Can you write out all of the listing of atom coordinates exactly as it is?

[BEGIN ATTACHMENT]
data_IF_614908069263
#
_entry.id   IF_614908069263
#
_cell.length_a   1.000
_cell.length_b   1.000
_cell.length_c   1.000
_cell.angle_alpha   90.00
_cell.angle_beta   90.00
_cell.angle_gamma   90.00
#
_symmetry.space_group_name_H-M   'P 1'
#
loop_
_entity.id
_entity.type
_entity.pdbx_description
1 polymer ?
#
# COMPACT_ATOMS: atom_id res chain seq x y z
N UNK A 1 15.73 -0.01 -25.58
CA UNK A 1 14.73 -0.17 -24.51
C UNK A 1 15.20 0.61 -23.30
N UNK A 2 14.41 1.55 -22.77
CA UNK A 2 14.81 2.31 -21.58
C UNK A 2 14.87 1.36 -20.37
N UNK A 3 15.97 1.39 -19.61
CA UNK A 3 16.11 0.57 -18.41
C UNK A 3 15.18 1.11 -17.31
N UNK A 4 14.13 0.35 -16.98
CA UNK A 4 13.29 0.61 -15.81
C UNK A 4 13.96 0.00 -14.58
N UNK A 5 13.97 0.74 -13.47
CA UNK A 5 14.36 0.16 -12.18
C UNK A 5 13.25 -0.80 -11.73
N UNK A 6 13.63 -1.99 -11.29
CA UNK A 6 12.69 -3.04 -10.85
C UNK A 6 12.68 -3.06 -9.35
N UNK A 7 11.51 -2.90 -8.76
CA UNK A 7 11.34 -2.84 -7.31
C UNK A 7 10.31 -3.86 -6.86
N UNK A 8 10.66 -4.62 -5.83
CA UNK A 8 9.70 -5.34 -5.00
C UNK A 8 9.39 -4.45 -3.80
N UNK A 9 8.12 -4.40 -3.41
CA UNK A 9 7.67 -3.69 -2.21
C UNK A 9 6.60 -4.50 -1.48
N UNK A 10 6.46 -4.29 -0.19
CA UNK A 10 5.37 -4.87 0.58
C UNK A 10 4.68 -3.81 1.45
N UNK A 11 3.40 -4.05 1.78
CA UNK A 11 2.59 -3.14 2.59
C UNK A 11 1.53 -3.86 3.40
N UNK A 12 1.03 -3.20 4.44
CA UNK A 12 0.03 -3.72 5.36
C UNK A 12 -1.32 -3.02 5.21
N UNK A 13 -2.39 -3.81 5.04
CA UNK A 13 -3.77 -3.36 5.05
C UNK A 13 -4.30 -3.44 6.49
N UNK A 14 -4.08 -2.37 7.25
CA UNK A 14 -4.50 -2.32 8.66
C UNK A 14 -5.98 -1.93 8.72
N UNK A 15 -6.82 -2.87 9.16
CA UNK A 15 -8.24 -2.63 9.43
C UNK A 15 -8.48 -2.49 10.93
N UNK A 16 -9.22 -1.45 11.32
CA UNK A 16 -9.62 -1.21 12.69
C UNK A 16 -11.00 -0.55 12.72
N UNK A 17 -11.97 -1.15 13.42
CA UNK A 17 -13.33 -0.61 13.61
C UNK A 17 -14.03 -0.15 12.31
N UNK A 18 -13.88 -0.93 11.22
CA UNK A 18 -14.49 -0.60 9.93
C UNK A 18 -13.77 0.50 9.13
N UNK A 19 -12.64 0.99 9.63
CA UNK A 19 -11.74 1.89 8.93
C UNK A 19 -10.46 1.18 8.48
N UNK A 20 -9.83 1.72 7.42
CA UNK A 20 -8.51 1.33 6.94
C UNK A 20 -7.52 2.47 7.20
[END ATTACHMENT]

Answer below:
data_IF_614908069263
#
_entry.id   IF_614908069263
#
_cell.length_a   1.000
_cell.length_b   1.000
_cell.length_c   1.000
_cell.angle_alpha   90.00
_cell.angle_beta   90.00
_cell.angle_gamma   90.00
#
_symmetry.space_group_name_H-M   'P 1'
#
loop_
_entity.id
_entity.type
_entity.pdbx_description
1 polymer ?
#
# COMPACT_ATOMS: atom_id res chain seq x y z
N UNK A 1 15.73 -0.01 -25.58
CA UNK A 1 14.73 -0.17 -24.51
C UNK A 1 15.20 0.61 -23.30
N UNK A 2 14.41 1.55 -22.77
CA UNK A 2 14.81 2.31 -21.58
C UNK A 2 14.87 1.36 -20.37
N UNK A 3 15.97 1.39 -19.61
CA UNK A 3 16.11 0.57 -18.41
C UNK A 3 15.18 1.11 -17.31
N UNK A 4 14.13 0.35 -16.98
CA UNK A 4 13.29 0.61 -15.81
C UNK A 4 13.96 0.00 -14.58
N UNK A 5 13.97 0.74 -13.47
CA UNK A 5 14.36 0.16 -12.18
C UNK A 5 13.25 -0.80 -11.73
N UNK A 6 13.63 -1.99 -11.29
CA UNK A 6 12.69 -3.04 -10.85
C UNK A 6 12.68 -3.06 -9.35
N UNK A 7 11.51 -2.90 -8.76
CA UNK A 7 11.34 -2.84 -7.31
C UNK A 7 10.31 -3.86 -6.86
N UNK A 8 10.66 -4.62 -5.83
CA UNK A 8 9.70 -5.34 -5.00
C UNK A 8 9.39 -4.45 -3.80
N UNK A 9 8.12 -4.40 -3.41
CA UNK A 9 7.67 -3.69 -2.21
C UNK A 9 6.60 -4.50 -1.48
N UNK A 10 6.46 -4.29 -0.19
CA UNK A 10 5.37 -4.87 0.58
C UNK A 10 4.68 -3.81 1.45
N UNK A 11 3.40 -4.05 1.78
CA UNK A 11 2.59 -3.14 2.59
C UNK A 11 1.53 -3.86 3.40
N UNK A 12 1.03 -3.20 4.44
CA UNK A 12 0.03 -3.72 5.36
C UNK A 12 -1.32 -3.02 5.21
N UNK A 13 -2.39 -3.81 5.04
CA UNK A 13 -3.77 -3.36 5.05
C UNK A 13 -4.30 -3.44 6.49
N UNK A 14 -4.08 -2.37 7.25
CA UNK A 14 -4.50 -2.32 8.66
C UNK A 14 -5.98 -1.93 8.72
N UNK A 15 -6.82 -2.87 9.16
CA UNK A 15 -8.24 -2.63 9.43
C UNK A 15 -8.48 -2.49 10.93
N UNK A 16 -9.22 -1.45 11.32
CA UNK A 16 -9.62 -1.21 12.69
C UNK A 16 -11.00 -0.55 12.72
N UNK A 17 -11.97 -1.15 13.42
CA UNK A 17 -13.33 -0.61 13.61
C UNK A 17 -14.03 -0.15 12.31
N UNK A 18 -13.88 -0.93 11.22
CA UNK A 18 -14.49 -0.60 9.93
C UNK A 18 -13.77 0.50 9.13
N UNK A 19 -12.64 0.99 9.63
CA UNK A 19 -11.74 1.89 8.93
C UNK A 19 -10.46 1.18 8.48
N UNK A 20 -9.83 1.72 7.42
CA UNK A 20 -8.51 1.33 6.94
C UNK A 20 -7.52 2.47 7.20